I am not looking for a final, deeply analyzed (e.g. best) variation, but a winning position and the most effective way to achieve it: the moves that should be played first, and why. A 3-ply variation is enough, but a 4-ply variation is perfect. Maybe I also missed some critical details about the board, and would welcome these observations, if any.

  • 3
    Not sure I understand the question. Anyway I try it. First you need two positions to compare anything, fxe6 is first and Na4 may be second. You go for fxe6 the first time you see it is better than the second (and third...) For this you often don't need to calculate anything. When you have for example two recaptures, while one is clearly preferable in common sense, you just play it. In this case you must compare two very different positions and this is hard. When you can't calculate things to the end, you should try to do the most practical decision. – hoacin May 17 '17 at 19:51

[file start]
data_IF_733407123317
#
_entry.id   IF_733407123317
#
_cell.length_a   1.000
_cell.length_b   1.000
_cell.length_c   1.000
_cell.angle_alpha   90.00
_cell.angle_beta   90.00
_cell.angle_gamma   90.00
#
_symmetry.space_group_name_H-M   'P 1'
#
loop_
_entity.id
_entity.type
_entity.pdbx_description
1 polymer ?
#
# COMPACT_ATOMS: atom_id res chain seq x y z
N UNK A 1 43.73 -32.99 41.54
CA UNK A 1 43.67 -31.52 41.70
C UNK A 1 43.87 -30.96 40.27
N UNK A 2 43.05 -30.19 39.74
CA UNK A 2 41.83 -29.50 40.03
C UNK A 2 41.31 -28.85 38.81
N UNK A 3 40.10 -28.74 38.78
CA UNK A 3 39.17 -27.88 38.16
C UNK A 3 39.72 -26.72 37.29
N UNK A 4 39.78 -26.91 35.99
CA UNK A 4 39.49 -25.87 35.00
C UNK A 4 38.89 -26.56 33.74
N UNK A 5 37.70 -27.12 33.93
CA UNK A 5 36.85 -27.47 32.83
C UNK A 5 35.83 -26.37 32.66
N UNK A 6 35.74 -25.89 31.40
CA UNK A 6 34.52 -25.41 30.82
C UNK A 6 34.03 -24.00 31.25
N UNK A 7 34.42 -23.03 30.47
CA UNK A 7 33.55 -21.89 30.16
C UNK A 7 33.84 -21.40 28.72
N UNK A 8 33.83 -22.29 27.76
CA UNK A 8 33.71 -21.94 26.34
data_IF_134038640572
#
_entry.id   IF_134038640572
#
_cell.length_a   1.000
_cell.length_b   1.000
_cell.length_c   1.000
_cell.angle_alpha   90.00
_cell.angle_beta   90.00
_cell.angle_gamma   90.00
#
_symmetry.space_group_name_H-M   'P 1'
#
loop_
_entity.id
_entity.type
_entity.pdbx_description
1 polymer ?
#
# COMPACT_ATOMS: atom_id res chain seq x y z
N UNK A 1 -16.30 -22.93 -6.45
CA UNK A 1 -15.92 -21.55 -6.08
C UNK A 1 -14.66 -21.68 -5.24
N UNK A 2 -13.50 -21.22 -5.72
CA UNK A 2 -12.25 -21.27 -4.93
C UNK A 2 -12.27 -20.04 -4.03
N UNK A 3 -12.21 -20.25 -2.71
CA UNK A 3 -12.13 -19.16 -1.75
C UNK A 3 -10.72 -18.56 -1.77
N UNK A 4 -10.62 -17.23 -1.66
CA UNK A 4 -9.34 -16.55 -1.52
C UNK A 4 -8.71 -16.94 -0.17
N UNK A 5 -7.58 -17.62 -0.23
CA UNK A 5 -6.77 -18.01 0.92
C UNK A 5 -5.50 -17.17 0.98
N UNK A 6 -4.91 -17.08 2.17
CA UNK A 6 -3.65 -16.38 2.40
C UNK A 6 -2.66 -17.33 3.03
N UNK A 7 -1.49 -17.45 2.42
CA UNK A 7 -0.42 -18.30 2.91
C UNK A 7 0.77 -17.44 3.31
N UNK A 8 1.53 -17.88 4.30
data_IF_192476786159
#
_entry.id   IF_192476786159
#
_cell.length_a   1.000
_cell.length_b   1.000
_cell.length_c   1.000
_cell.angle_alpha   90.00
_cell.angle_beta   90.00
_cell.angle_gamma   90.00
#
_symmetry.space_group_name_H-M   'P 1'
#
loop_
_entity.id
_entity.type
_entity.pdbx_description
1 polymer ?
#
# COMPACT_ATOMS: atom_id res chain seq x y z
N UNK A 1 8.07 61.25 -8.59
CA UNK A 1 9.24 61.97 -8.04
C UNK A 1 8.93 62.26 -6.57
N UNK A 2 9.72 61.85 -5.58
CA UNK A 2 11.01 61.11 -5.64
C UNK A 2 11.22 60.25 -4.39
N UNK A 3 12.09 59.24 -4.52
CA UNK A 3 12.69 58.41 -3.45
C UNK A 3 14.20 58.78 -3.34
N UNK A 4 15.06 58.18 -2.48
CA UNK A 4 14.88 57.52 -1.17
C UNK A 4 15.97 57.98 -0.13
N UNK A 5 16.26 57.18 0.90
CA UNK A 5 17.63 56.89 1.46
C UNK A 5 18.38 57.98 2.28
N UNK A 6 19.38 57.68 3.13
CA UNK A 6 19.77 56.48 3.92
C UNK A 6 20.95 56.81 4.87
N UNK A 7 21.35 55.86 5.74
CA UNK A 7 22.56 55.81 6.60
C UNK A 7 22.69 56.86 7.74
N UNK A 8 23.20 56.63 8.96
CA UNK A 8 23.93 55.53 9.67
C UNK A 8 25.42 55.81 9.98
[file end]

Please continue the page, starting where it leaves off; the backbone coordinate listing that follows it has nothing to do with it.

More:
• 2
    Don't overlook the zwischenzug Qb6+. This frees d8 for the King. I don't know if that's great, but it is a thing. – Tony Ennis May 17 '17 at 22:54
  • I don't see a clear-cut win for White. Nor do I see excessive punishment for sacrificing the Knight. – Tony Ennis May 17 '17 at 22:58
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    @JossieCalderon 2.Qd4 drops the Queen. – Tony Ennis May 17 '17 at 23:07
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    @JossieCalderon I ran this though Stockfish and didn't find anything decisive and forcing. – Tony Ennis May 18 '17 at 0:45